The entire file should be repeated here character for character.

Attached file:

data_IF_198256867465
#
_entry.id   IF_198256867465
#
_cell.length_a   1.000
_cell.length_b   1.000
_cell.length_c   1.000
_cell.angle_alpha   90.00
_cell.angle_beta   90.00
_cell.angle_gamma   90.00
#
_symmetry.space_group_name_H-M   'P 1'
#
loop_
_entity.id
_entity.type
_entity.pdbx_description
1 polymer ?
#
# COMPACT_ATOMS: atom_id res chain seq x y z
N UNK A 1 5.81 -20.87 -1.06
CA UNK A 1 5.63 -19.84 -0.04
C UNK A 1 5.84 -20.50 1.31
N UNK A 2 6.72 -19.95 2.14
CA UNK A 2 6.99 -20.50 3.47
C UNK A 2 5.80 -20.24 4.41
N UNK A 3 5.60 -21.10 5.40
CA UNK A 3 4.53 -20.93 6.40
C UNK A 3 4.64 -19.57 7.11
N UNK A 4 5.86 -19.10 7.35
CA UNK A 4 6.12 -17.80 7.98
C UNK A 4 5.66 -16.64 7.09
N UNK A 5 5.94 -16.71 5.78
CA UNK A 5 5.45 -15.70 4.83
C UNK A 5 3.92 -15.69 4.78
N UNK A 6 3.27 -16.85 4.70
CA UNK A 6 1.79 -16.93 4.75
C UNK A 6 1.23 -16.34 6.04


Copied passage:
data_IF_198256867465
#
_entry.id   IF_198256867465
#
_cell.length_a   1.000
_cell.length_b   1.000
_cell.length_c   1.000
_cell.angle_alpha   90.00
_cell.angle_beta   90.00
_cell.angle_gamma   90.00
#
_symmetry.space_group_name_H-M   'P 1'
#
loop_
_entity.id
_entity.type
_entity.pdbx_description
1 polymer ?
#
# COMPACT_ATOMS: atom_id res chain seq x y z
N UNK A 1 5.81 -20.87 -1.06
CA UNK A 1 5.63 -19.84 -0.04
C UNK A 1 5.84 -20.50 1.31
N UNK A 2 6.72 -19.95 2.14
CA UNK A 2 6.99 -20.50 3.47
C UNK A 2 5.80 -20.24 4.41
N UNK A 3 5.60 -21.10 5.40
CA UNK A 3 4.53 -20.93 6.40
C UNK A 3 4.64 -19.57 7.11
N UNK A 4 5.86 -19.10 7.35
CA UNK A 4 6.12 -17.80 7.98
C UNK A 4 5.66 -16.64 7.09
N UNK A 5 5.94 -16.71 5.78
CA UNK A 5 5.45 -15.70 4.83
C UNK A 5 3.92 -15.69 4.78
N UNK A 6 3.27 -16.85 4.70
CA UNK A 6 1.79 -16.93 4.75
C UNK A 6 1.23 -16.34 6.04